Ray Ballentine was waiting for a sign to throw his support to Barack Obama. And when Obama coasted to victory in Iowa's caucuses, there it was - evidence that the senator had the broad racial appeal to get to the White House.
"I did have some reservations before, but he certainly got my vote now," Ballentine said, eating a brisket and roast turkey salad with hush puppies at The Q Shack, a barbecue joint in Raleigh, N.C. "I was sort of undecided, but I feel like he can win the presidency."
Obama's convincing win in Thursday's caucuses in Iowa - a state with just a smattering of minority voters - demonstrated the Illinois senator's support crosses racial lines and bolstered the notion that America is receptive to electing its first black president.
Whether Obama's appeal stretches beyond the farm fields of Iowa will become clear over the next month as the freshman senator faces a series of tests on different political terrain - beginning with Tuesday's primary in New Hampshire, another overwhelmingly white state.
But for Ballentine, who had been wavering between Sen. Hillary Rodham Clinton and Obama, Iowa was a tipping point. Like many black voters, he says, he was looking for proof that Obama could garner white support. Yet he wonders if the rest of the nation is as willing as Iowa to embrace the idea of a black president.
"I'm not really sure if they're ready, you know," he said. "I think it's time. He's speaking about change, and certainly that would be a change for this country. A change for the world."
Polls have indicated the vast majority of Americans say they would support a black candidate seeking the White House. A Gallup survey conducted in early 2007 found only 6 percent of men and 5 percent of women said they would not vote for a black presidential candidate - a seismic political shift from 50 years ago when more than half those surveyed felt that way.
Though Obama's win captured headlines and gave his campaign fresh credibility, he is not the first black candidate to triumph in a Democratic presidential contest.
In 1988, civil rights leader Jesse Jackson, making his second bid for the White House, piled up Democratic primary wins in Alabama, Georgia, Louisiana, Mississippi, Virginia and the District of Columbia along with caucus victories in South Carolina and Michigan.
But Obama's roots and resume - as well as his campaign - are unlike other black candidates who've run for president. The son of a father from Kenya and a mother from Kansas, Obama was just a child during the dawn of the civil rights movement, grew up in Hawaii and Indonesia and has not made race the centerpiece of his candidacy.
"Obama is running in a way that a lot of white voters feel very sympathetic," said Merle Black, an Emory University political scientist. "He doesn't make them feel guilty. He's not running a Jesse Jackson campaign or an Al Sharpton campaign. He's positioned himself to be a candidate who happens to be black, rather than a black candidate."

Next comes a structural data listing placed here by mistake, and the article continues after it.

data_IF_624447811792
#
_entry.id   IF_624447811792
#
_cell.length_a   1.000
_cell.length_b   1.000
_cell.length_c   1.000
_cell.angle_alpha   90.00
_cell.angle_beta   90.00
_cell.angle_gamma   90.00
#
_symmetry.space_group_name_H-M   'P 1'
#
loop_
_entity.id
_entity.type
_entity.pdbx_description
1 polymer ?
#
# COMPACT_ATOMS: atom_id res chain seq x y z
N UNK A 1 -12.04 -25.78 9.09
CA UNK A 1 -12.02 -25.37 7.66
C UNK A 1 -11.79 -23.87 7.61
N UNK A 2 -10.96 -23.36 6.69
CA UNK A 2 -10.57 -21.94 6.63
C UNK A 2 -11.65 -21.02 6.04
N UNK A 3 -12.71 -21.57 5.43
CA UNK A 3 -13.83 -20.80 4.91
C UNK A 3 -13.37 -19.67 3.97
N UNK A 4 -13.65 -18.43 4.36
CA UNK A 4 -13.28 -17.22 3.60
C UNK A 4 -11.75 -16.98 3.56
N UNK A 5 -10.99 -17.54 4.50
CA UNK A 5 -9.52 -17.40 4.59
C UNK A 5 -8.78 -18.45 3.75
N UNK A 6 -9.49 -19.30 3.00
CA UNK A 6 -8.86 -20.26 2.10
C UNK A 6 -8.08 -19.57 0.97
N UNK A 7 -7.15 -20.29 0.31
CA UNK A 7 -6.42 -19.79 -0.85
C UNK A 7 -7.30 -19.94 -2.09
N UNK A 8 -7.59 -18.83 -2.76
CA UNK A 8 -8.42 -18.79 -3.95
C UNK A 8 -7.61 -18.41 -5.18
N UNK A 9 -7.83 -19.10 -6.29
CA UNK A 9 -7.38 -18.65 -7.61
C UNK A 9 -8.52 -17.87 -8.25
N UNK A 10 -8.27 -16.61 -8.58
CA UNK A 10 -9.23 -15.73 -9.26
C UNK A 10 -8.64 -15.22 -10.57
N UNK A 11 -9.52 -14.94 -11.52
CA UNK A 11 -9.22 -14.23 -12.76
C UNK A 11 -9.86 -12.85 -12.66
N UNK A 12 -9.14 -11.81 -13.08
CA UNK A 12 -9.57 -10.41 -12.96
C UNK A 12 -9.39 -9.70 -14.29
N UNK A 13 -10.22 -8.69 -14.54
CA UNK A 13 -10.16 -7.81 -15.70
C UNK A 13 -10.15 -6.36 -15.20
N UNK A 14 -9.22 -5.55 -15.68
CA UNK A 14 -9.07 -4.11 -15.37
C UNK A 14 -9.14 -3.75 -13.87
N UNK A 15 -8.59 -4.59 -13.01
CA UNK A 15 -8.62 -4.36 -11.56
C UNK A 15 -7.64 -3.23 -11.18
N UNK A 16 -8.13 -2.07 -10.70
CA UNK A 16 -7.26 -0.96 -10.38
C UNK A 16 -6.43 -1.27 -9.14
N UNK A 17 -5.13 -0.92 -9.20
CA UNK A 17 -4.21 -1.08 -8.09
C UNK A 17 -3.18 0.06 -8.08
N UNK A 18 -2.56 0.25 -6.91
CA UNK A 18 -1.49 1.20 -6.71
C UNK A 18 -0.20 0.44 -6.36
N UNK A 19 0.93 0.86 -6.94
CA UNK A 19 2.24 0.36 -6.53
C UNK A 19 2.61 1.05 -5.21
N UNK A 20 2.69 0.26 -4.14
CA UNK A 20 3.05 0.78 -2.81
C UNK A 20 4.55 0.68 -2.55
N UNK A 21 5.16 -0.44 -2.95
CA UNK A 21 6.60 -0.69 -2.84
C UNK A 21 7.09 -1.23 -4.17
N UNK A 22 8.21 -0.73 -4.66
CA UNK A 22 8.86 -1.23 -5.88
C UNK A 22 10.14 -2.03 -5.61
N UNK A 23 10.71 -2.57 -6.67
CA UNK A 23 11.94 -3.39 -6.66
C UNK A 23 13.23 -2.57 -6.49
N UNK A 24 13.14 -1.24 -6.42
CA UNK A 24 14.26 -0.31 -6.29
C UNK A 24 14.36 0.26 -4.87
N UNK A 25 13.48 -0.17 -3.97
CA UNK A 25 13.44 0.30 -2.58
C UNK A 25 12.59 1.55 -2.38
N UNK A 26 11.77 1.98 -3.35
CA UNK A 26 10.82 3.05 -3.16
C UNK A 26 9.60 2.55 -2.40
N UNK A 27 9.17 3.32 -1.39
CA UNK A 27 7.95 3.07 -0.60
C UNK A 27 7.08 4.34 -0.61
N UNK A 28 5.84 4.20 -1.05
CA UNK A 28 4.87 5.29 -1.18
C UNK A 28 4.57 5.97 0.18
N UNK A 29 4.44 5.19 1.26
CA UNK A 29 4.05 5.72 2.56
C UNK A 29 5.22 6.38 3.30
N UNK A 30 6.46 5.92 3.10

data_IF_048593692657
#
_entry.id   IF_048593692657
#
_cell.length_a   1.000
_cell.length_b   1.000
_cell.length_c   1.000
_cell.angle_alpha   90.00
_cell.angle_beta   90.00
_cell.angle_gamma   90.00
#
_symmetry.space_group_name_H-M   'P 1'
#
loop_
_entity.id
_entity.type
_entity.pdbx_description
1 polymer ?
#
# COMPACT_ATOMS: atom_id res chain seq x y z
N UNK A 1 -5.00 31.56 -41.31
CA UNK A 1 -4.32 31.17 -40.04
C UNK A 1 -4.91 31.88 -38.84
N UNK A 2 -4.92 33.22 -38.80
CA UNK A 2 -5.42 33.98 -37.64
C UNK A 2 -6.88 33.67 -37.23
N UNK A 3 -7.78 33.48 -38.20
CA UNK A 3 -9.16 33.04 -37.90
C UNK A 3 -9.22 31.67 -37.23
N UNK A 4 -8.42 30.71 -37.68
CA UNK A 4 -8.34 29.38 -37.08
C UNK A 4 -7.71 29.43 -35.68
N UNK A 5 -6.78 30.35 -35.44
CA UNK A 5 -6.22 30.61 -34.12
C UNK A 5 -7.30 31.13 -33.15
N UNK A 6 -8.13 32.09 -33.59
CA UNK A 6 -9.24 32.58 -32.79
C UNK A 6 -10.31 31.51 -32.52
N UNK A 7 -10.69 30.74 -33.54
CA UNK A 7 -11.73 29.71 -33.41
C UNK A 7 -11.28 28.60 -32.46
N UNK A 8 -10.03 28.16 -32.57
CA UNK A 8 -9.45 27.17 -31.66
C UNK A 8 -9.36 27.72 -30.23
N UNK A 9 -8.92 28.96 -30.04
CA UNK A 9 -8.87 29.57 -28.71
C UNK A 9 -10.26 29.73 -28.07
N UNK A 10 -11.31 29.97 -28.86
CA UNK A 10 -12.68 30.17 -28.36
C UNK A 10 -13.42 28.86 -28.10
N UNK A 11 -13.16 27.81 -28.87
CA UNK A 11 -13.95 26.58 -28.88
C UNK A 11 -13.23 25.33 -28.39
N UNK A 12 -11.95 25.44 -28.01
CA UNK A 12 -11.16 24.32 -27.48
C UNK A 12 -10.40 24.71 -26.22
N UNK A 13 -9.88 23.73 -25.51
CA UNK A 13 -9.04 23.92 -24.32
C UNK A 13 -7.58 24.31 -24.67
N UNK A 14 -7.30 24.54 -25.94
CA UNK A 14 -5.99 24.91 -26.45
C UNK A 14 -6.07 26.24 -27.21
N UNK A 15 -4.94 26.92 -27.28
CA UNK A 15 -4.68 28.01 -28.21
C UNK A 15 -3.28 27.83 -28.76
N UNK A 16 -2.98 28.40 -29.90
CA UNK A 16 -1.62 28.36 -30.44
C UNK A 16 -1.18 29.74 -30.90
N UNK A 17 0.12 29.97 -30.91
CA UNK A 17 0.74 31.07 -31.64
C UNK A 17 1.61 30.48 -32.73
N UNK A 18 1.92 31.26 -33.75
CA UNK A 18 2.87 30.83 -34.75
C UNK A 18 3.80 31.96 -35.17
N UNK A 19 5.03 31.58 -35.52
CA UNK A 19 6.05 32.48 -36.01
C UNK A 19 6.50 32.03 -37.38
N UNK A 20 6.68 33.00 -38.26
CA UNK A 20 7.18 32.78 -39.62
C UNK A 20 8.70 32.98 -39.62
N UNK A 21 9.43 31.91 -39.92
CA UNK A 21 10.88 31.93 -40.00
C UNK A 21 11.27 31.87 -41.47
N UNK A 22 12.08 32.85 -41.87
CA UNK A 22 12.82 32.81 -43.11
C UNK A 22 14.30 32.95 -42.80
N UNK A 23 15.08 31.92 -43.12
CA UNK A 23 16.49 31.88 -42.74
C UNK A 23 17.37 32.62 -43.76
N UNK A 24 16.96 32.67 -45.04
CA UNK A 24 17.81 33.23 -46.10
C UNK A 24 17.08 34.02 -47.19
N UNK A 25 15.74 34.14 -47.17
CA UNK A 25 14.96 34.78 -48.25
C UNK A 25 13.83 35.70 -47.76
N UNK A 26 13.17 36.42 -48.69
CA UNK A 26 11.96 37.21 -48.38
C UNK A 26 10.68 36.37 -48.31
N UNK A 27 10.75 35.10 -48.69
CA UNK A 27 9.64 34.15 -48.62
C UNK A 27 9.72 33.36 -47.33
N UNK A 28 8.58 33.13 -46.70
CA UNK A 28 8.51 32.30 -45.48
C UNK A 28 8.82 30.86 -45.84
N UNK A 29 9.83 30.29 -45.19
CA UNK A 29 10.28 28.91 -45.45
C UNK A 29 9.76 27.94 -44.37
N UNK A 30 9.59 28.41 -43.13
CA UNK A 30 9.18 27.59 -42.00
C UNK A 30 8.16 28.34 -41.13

For some voters watching Obama, his campaign - and his Iowa success - are simply reflections of changing times.
"America's becoming more open-minded," said Mark Jambretz, a 36-year-old sales director at an Internet company in San Francisco. "I, as a Republican, can say that, and we need to open our eyes to people representing all ethnicities."
Still, he said he could envision some "radical groups" taking violent steps against a black candidate or president.
That also worries Ballentine, the 53-year-old North Carolina electric utility field technician.
"I think he will certainly need to beef up his security, because I think there's these wackos that will go to any extent to make sure he doesn't win," he said. "It's sad to say that, but I think it's a possibility. Some people just don't want to see that happen."
Obama received Secret Service protection last spring - the earliest ever for any presidential candidate. He acknowledged at the time that some of the threats against him were racially motivated.
Some voters, though, say Obama's race may not be that much of a factor in his campaign.
"I think that America wants a lot of change. I don't necessarily know if it matters that he's black or not - just that they want something different," said John Beckner, while waiting for a table with his daughters outside Matt's Big Breakfast, a diner in the shadow of downtown Phoenix.
Beckner, a 34-year-old systems engineer who is white and married to a black woman, said he knows not all Americans will be able to look beyond Obama's race. "I'm sure he's going to alienate some people that just aren't ready for that, or think he has special interests or a minority agenda," he said. "... But the thirst for change is so strong ... that would probably be enough to get him elected."
Standing nearby, Nancy Bergkamp said it's experience that counts and Obama doesn't have it.
"He's out there, 'Oh yeah, let's change, let's do something different and all that.' But I think he's kind of a flash in the pan at this point. I think he's very unproven," said Bergkamp, 51, a registered Republican. "The fact that he's black is somewhat of an afterthought. Maybe I'm naive, but I would like to think we're beyond that."